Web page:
Does Smoking Affect Running? Here’s Why The Best Runners Kick The Habit

You already know smoking is a bad habit. You’ve heard the warnings enough to know it’s not good for your body or your health.

But does smoking affect running too? If you’re serious about setting some new running goals, you’ll want to know how lighting up may be stopping you from reaching your full potential as a runner.

It Hurts Your Lungs

Lung health is obviously important — even if you aren’t a runner. When you smoke, you are damaging your lungs and their ability to perform at top capacity.

Smoking can eventually lead to chronic obstructive pulmonary disease. COPD can make even the lightest of exercise difficult or nearly impossible — if you can’t walk your dog without feeling winded, you won’t be able to run.

Lowers Your VO2max

VO2max is a measurement of how much oxygen your body can take in when you’re exercising intensely. Regular smokers have a lower VO2max than non-smokers do.

That gives non-smokers an edge while racing against smokers. Smokers are essentially bringing a knife to a gunfight — their odds of winning won’t be as great simply because they are smoking.

You’ll never know what your body can truly do unless you give up smoking.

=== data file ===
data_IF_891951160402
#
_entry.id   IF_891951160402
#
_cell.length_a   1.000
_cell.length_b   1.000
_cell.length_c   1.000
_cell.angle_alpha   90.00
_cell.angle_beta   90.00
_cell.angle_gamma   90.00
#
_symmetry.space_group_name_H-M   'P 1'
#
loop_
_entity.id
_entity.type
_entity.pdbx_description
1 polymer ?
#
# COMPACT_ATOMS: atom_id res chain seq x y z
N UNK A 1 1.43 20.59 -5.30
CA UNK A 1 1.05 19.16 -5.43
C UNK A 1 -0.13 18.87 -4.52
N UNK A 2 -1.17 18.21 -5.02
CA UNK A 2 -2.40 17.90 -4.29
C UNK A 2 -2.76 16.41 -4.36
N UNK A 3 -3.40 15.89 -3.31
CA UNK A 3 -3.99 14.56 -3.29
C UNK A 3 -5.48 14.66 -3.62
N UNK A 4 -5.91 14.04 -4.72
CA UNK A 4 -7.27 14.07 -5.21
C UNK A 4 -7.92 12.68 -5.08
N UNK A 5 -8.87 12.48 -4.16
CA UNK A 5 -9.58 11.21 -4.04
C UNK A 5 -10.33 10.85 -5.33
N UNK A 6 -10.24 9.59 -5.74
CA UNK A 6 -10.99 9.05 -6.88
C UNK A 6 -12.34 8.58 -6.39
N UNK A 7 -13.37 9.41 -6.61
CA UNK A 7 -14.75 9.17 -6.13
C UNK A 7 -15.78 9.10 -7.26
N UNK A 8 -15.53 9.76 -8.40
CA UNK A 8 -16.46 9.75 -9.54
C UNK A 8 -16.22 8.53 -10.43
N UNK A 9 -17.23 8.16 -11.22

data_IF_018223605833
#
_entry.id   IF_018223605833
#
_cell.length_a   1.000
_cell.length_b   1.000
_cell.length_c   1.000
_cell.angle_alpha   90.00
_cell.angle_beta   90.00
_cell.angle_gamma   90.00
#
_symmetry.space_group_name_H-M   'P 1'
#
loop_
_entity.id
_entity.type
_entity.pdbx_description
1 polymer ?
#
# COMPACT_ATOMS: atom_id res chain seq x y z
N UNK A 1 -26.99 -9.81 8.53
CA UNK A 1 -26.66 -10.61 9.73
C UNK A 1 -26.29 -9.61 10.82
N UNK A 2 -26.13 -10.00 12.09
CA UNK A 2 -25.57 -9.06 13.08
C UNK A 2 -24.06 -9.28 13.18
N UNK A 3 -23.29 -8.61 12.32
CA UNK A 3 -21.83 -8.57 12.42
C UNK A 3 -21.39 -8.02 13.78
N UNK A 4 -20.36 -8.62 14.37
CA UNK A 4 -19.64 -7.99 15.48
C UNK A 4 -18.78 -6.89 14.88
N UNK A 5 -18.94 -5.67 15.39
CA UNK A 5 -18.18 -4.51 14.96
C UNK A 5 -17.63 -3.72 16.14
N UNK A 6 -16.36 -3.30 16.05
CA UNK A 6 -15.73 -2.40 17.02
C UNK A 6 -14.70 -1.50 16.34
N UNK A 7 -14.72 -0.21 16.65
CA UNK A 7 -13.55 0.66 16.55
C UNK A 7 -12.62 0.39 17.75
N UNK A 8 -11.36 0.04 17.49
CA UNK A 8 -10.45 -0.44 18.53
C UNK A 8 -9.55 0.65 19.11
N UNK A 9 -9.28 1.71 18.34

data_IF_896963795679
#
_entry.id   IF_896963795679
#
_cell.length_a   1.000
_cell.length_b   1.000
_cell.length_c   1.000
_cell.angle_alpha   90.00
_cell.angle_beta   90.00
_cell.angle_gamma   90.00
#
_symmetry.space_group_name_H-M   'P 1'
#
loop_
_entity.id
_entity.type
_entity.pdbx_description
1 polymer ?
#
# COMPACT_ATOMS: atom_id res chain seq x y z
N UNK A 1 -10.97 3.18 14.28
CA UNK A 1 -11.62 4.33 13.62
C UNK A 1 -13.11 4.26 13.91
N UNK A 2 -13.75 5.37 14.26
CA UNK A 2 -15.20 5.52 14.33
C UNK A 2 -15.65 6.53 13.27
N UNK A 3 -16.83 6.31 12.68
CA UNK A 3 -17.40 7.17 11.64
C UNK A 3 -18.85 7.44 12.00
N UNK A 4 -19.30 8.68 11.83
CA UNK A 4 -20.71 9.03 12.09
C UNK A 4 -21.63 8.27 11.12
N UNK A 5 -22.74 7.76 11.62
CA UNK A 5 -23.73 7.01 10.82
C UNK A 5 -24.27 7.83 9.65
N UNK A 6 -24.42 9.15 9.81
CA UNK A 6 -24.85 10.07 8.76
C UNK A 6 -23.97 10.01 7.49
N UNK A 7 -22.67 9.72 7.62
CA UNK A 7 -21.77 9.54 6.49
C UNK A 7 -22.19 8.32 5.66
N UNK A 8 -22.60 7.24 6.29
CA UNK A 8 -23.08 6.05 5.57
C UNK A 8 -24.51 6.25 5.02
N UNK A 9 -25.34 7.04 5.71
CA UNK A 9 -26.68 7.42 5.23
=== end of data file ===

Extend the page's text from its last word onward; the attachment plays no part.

Cuts Down on Endurance

Regular exercise does a number of great things for the body. One of those benefits is that it gives you more endurance.

Think about it: When you first started running, you likely couldn’t go much more than a mile without feeling like you were dying. These days, you can probably tough through many miles, despite the fact you’re running faster than you were when you first laced up your shoes.

Smoking, on the other hand, hurts that endurance level. If you’re a smoker, you’ll still have improved endurance if you stick with running, but it will be less than you would have if you didn’t smoke.

Gives You Less Confidence

Running isn’t only physical — a good portion of it is also finding the right mentality to persevere, even when you feel like you can’t take another step. You have to believe in yourself.

Smoking can rob you of that belief. It’s too easy to use smoking as a crutch, as a reason you can’t finish a gut-wrenching run.

It might make you quit even before you begin, especially for hardcore smokers. Will you sign up for a marathon that could potentially last for four to five hours if you know you won’t have time to stop for a cigarette break during that time?

If you’re using smoking as a crutch to cope with stress, find a new crutch to replace it. Running is an excellent stress reliever, and there are many cases of runners who were able to ditch their smoking habit to focus more on running.

Make the Break

Quitting smoking isn’t easy — if it were everyone would be doing it. But running isn’t easy either.

If you have the mentality to suffer through a long race or even a short sprint, you have the mental toughness quitting smoking requires.

So do it. And we just might be watching you pass us during our next race.

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